By Enyichukwu Enemanna
UK Home Secretary, James Cleverly on Tuesday arrived Rwanda to sign a new agreement with Rwanda in an effort to revive the government’s plan of sending asylum seekers to the East African country after it was blocked by a Supreme Court ruling.
The new deal will target at addressing the ruling of the apex court which held that the Rwanda policy is unlawful.
It will create an opportunity for Cleverly to introduce “emergency legislation” at Westminster to try to revive it.
The Supreme Court had last month unanimously ruled that transferring asylum seekers to Rwanda would be at real risk of being sent back to their home countries without proper assessment of their claims.
The new UK-Rwanda treaty, a legal upgrade on an existing memorandum of understanding between the two countries, will aim at addressing concerns raised by the Supreme Court in the ruling.
Cleverly, who flew to Kigali overnight, said: “We are clear that Rwanda is a safe country, and we are working at pace to move forward with this partnership to stop the boats and save lives.”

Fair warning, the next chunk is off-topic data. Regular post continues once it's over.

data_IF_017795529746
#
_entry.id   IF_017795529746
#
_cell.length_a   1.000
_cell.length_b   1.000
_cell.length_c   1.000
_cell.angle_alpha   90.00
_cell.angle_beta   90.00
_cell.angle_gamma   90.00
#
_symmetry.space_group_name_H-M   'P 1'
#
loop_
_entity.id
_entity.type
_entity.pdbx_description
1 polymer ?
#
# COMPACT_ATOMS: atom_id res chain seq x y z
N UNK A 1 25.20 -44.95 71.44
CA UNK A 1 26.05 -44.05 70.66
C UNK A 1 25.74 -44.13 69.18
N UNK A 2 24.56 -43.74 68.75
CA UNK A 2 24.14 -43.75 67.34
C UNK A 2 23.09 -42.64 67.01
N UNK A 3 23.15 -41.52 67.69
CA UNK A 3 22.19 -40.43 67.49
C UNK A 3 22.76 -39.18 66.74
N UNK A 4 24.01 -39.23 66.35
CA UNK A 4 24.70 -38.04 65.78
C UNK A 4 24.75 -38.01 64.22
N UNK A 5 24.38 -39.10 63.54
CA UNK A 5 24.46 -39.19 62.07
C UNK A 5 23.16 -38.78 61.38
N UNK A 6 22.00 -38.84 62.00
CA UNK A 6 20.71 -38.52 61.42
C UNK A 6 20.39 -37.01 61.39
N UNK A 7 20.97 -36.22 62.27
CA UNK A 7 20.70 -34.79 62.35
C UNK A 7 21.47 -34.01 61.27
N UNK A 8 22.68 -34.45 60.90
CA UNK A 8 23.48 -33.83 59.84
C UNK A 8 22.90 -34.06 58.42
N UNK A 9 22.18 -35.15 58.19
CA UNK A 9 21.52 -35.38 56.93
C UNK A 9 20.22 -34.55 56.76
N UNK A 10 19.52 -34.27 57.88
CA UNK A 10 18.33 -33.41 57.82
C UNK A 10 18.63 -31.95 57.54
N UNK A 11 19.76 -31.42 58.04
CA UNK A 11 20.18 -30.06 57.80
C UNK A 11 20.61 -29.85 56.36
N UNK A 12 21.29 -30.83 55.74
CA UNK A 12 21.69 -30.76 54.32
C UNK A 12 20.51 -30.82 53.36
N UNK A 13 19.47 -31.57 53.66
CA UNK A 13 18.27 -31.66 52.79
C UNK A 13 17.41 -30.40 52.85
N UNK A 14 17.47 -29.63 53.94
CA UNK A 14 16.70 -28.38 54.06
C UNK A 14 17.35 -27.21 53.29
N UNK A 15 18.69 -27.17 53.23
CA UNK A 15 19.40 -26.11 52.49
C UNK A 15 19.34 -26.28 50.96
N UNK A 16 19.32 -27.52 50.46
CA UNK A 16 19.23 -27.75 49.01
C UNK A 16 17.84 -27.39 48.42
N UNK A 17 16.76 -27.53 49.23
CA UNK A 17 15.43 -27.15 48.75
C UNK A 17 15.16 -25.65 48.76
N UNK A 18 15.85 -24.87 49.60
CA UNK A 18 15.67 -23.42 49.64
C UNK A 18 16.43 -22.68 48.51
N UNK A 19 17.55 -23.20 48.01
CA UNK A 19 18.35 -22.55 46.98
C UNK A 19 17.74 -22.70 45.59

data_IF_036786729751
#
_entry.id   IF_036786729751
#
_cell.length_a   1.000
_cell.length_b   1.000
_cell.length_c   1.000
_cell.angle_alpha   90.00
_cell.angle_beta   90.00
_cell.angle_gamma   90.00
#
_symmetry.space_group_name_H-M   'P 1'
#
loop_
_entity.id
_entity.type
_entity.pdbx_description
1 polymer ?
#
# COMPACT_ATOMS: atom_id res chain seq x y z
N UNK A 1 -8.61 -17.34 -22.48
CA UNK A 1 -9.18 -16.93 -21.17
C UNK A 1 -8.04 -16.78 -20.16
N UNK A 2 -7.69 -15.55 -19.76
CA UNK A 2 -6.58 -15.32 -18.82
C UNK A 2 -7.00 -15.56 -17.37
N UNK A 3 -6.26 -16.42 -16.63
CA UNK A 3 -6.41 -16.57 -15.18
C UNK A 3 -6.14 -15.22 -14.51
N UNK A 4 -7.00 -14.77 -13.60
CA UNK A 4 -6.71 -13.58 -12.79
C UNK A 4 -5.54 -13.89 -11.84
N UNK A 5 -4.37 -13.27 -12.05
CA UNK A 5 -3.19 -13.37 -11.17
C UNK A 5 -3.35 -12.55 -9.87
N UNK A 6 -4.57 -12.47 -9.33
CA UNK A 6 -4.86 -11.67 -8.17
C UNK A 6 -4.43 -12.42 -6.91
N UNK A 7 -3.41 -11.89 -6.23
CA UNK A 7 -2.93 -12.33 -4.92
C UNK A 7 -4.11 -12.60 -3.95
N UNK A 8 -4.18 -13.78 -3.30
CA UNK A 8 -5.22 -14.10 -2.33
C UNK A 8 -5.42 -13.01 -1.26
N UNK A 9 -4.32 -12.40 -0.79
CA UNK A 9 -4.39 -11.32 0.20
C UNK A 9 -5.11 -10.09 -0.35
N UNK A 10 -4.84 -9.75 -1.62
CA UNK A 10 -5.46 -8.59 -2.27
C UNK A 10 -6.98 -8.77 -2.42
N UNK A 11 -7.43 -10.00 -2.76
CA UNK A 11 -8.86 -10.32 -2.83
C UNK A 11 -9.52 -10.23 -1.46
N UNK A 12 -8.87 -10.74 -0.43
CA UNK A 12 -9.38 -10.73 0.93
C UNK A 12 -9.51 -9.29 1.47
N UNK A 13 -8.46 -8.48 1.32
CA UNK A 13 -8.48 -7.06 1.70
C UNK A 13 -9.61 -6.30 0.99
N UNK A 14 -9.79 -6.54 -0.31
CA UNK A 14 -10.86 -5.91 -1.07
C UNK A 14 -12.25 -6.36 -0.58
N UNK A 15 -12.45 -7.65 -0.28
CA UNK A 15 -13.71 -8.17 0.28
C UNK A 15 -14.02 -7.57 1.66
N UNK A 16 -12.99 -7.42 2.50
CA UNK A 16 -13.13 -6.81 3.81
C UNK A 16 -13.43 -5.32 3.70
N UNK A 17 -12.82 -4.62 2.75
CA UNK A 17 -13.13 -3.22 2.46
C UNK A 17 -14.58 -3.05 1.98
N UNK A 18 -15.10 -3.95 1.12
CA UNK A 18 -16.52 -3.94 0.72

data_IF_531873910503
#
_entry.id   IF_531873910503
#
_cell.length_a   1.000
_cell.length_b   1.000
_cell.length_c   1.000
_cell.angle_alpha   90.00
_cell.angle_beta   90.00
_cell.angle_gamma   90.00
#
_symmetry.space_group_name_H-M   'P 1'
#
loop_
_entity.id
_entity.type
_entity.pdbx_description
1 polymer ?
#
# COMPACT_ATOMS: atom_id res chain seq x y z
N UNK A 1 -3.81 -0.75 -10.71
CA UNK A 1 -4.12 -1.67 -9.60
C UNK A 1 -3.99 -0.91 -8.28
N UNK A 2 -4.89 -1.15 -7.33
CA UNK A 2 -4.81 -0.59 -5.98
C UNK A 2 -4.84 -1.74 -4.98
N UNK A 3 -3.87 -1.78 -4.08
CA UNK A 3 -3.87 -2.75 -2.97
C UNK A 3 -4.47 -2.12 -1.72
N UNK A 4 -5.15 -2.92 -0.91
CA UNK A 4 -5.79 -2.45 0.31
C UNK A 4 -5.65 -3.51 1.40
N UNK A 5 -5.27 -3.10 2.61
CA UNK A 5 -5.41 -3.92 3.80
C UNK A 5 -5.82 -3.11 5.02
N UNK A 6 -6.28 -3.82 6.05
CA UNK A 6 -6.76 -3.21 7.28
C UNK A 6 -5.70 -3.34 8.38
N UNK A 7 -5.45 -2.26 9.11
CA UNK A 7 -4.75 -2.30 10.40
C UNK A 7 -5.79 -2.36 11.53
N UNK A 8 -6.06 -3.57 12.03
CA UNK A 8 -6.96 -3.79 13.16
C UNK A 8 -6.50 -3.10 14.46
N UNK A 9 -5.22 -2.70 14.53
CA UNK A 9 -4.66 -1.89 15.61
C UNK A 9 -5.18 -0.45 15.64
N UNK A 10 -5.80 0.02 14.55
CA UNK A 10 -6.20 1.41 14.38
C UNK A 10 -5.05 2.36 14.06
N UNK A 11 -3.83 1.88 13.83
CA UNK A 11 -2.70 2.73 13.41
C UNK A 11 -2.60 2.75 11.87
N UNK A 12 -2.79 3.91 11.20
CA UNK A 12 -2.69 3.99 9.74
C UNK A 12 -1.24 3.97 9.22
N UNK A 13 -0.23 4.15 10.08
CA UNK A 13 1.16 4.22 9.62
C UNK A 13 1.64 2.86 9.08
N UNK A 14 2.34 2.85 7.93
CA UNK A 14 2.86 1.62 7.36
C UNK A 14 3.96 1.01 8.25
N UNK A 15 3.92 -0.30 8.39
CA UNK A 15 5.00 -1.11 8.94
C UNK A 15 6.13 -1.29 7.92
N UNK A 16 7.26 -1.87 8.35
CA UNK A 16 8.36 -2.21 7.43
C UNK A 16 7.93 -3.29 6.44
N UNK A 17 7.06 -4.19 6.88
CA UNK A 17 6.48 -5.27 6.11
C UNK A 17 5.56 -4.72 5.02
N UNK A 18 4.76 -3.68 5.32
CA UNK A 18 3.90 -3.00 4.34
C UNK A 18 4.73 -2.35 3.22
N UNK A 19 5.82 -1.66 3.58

“The Supreme Court recognised that changes may be delivered in future to address the conclusions they reached — and that is what we have set out to do together, with this new, internationally recognised treaty agreement.”
Cleverly will introduce legislation in the House of Commons later this week which he says will enable parliament to declare in law that Rwanda is “safe”.
That assertion may be met with a legal challenge.
Last year the UK and Rwanda signed what Sunak claims is a landmark “migration and economic development partnership”, which will see people arriving in Britain in small boats being relocated to Rwanda.
Opposition Labour Party and some Tory MPs have raised concern that the policy undermines UK’s human rights record.